She laughed too, and hugged me. Tight. Her laughter was like music to my ears. Music I hadn't heard in a long time. Her touch was heaven. It felt as if we were children again. Under the oak tree. Sharing our first kiss. Rolling in the grass and among the fallen leaves. Looking up at the night sky.
It was as if she loved me again.
"How've you been?" she said, giggling. "It's been a long time."
But before I could reply, we were briefly interrupted by the barista. My latte was ready. I picked it up, blew on it a few times, and took a sip. Then we resumed our conversation. I sat down at her table and tucked my pad into my pocket. I didn't need it. What I needed at the moment was Emmylou's company. We talked a lot, catching up on things. She told me that her brother Jacob was now a banker, Will was a preacher in Chicago (we all thought he would be in the Navy like his dad), and the Singhs were back in India.
"How 'bout you?" I asked. "What have you been up to?"
"I just recently graduated. Got my degree," she said, smiling proudly. She was always proud of her accomplishments. Typical Emmylou.
"Oh, yeah?" I said, smiling back, "Congratulations! What's your major?"
"Intercultural Studies," she said, nodding.
"Interesting," I said, genuinely pleased and happy for her. She was always into that. "I hope you excel in your field."
"Oh, you bet I will," she said, smirking.
Our party was cut short, however. I saw the door open and saw a man heading our way. He looked suspiciously at me.
"Babe?" the man said, standing behind Emmylou. "Who's this?"
"Oh, this is my childhood friend, Sam," she said, motioning with her hand towards me. Childhood friend. The words stung. We were childhood sweethearts. "Sam, this is my fiancé, Andrew."
"Pleased to meet you," I said, extending my hand. He took it, but his attitude towards me was cold.
"Pleasure's all mine," he said, insincerely.
"You never mentioned you were engaged," I turned to Emmylou, raising an eyebrow. Final Lair from Webber's Phantom of the Opera was playing in my head.
"I would've said so had we not been interrupted," she said, flashing me her "I'm-getting-snarky" smile. "Besides, haven't you noticed the ring on my finger?"
I looked at it. So that was the reason why it looked like it hurt her to mention our little mock wedding when we were kids. I must've seen it earlier but I wasn't paying attention (good job for a journalist there!). My heart broke. In my mind, I saw a painting of that moment under the oak, and dozens of other paintings depicting our childhood. Then in my mind, I saw Andrew splashing it with some sort of strong chemical, washing away the paint, dissolving it. I was snatched out of my reverie by Andrew's voice.
"Let's go, babe. We're going to be late." There was something in his voice that warned me "She's mine."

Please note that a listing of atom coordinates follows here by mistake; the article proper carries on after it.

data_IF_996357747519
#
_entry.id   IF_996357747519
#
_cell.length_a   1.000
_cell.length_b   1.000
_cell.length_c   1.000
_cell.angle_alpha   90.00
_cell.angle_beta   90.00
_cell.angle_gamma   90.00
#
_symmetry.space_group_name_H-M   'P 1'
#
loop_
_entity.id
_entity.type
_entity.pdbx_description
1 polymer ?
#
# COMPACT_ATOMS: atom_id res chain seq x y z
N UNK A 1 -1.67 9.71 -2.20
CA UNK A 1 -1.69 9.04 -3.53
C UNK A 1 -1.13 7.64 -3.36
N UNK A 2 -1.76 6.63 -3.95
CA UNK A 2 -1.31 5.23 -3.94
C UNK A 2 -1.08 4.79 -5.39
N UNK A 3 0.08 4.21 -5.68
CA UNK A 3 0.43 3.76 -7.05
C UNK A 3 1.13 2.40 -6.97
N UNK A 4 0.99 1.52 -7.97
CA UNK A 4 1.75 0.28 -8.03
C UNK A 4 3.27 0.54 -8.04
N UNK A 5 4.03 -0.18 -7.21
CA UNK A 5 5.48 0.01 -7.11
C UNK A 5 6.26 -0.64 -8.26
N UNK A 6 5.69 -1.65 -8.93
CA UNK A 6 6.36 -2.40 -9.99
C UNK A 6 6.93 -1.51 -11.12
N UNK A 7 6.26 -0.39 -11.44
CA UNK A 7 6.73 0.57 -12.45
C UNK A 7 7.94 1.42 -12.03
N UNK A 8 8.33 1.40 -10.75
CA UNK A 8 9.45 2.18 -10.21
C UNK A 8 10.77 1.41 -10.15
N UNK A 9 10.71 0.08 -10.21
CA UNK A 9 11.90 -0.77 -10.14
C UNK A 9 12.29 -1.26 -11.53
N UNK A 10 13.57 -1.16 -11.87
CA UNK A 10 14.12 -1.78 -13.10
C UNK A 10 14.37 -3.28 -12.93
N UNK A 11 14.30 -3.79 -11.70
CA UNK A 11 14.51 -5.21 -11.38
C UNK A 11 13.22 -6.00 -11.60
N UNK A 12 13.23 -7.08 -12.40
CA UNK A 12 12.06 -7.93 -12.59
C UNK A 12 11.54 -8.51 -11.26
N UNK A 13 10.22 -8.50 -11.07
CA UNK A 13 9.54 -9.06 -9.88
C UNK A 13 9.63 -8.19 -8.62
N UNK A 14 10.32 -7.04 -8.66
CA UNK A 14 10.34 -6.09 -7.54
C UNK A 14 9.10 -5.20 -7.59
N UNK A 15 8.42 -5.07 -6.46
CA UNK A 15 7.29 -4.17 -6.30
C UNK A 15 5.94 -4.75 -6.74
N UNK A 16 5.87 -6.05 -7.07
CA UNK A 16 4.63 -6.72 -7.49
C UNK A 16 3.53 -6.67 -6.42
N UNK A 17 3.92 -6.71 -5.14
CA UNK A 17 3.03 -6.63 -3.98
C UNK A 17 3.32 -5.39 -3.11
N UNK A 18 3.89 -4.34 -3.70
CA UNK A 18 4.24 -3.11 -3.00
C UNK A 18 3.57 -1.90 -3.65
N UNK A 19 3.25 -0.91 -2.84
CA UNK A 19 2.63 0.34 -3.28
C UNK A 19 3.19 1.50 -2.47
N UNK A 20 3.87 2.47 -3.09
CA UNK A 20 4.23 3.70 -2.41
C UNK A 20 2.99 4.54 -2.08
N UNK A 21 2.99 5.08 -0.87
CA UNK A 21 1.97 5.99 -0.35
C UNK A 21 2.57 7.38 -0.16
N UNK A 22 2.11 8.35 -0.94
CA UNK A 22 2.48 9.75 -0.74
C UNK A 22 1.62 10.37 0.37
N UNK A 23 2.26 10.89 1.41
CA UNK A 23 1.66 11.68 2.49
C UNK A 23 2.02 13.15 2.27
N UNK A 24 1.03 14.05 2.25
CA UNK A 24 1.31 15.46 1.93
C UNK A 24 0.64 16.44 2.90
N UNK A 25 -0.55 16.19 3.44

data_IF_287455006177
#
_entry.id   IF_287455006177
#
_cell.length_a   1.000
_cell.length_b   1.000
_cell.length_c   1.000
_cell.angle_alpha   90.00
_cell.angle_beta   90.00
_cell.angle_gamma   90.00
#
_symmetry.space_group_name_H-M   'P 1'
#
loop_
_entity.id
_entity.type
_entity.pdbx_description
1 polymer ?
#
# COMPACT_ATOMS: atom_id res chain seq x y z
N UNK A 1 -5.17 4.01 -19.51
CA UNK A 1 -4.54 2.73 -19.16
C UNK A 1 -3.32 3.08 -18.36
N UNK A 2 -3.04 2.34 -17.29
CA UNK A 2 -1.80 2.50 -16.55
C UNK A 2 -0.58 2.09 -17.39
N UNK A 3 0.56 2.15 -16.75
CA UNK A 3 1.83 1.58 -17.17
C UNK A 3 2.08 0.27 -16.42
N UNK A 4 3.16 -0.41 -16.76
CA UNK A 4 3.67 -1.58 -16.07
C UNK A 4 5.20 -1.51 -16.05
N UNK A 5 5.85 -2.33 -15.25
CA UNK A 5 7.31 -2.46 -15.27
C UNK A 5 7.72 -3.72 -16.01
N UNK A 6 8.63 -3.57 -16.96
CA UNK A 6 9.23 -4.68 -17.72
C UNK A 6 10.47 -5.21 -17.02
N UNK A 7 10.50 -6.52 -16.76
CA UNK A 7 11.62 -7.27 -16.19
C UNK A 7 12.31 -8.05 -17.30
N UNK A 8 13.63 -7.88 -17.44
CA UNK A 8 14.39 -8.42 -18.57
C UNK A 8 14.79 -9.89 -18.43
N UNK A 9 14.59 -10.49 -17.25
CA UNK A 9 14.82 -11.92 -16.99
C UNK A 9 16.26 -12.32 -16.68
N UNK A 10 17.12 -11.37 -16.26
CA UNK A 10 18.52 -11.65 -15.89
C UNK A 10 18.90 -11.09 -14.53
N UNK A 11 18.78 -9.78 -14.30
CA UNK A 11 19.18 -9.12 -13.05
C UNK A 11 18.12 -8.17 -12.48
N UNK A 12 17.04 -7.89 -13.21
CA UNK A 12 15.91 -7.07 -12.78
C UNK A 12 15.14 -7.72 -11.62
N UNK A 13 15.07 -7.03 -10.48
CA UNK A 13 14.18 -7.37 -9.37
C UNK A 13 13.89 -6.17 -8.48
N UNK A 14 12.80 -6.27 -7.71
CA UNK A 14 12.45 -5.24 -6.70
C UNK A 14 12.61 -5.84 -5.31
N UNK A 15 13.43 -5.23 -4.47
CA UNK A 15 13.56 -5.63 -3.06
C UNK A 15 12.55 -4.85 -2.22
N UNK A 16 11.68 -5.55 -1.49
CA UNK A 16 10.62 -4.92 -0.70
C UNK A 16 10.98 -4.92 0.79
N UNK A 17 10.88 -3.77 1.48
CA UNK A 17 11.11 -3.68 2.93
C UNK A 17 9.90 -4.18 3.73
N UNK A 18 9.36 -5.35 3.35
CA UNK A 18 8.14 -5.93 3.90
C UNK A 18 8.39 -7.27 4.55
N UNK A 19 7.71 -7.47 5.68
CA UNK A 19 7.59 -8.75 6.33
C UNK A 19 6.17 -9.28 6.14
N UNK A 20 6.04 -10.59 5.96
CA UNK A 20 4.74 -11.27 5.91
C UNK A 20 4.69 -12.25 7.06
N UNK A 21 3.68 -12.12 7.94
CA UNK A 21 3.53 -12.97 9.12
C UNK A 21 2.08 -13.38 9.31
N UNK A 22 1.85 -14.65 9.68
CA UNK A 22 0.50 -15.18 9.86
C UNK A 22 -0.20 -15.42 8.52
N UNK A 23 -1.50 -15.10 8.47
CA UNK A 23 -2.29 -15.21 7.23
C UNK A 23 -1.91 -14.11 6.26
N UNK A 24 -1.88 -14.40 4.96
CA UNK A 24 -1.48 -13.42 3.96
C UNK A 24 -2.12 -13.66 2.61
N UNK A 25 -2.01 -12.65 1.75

"You go on ahead. I'll follow."
"No, we have to go—now."
"Wait for me in the car! That's plain enough English!"
"Looks like you'll be the one who'll wear the pants in the relationship," I teased. She laughed.
"Give me your address. I'll stop by your place," she said, smiling.
I tore a piece from my notepad and wrote down my address and phone number. Could there still be hope? I knew it was childish and selfish of me. But I could dream, couldn't I? I could dream that she'll always love me.
When somebody loved me, everything was beautiful,
Every hour we spent together, lives within my heart
When she loved me.
7:30. The doorbell rang and I opened the door. I smiled, my heart racing. I was nervous. Had she come to choose me and not Andrew? As it turns out, she didn't. She came to say goodbye.
"There's something I've been keeping for years now," he said, her lips quivering. Then her chin started to quiver. I could tell this was hard for her. It was reminiscent of the day of Panda's death. It was hard for me too.
"What…is it?" I said, with difficulty, my throat dry.
She took my hand, fumbled in her purse for something, and put it in my hand. It was our mock engagement ring.
"Keep it safe for me," she said, a pleading look in her eyes.
"I will," I said, nodding, swallowing hard. What she did next made it even harder for me. She leaned over and whispered in my ear.
"I will always love you, Samuel Ihle. You'll always have place in my heart." Then she kissed my cheek. For some reason, I doubted it. Part of me wanted to believe her, but another part of me told me it wasn't true. And as I stand there in the open door, alone, I think about how beautiful life was when Emmylou Hamilton loved me. And with tears streaming down my cheeks, I remember every hour we spent together…
When she loved me…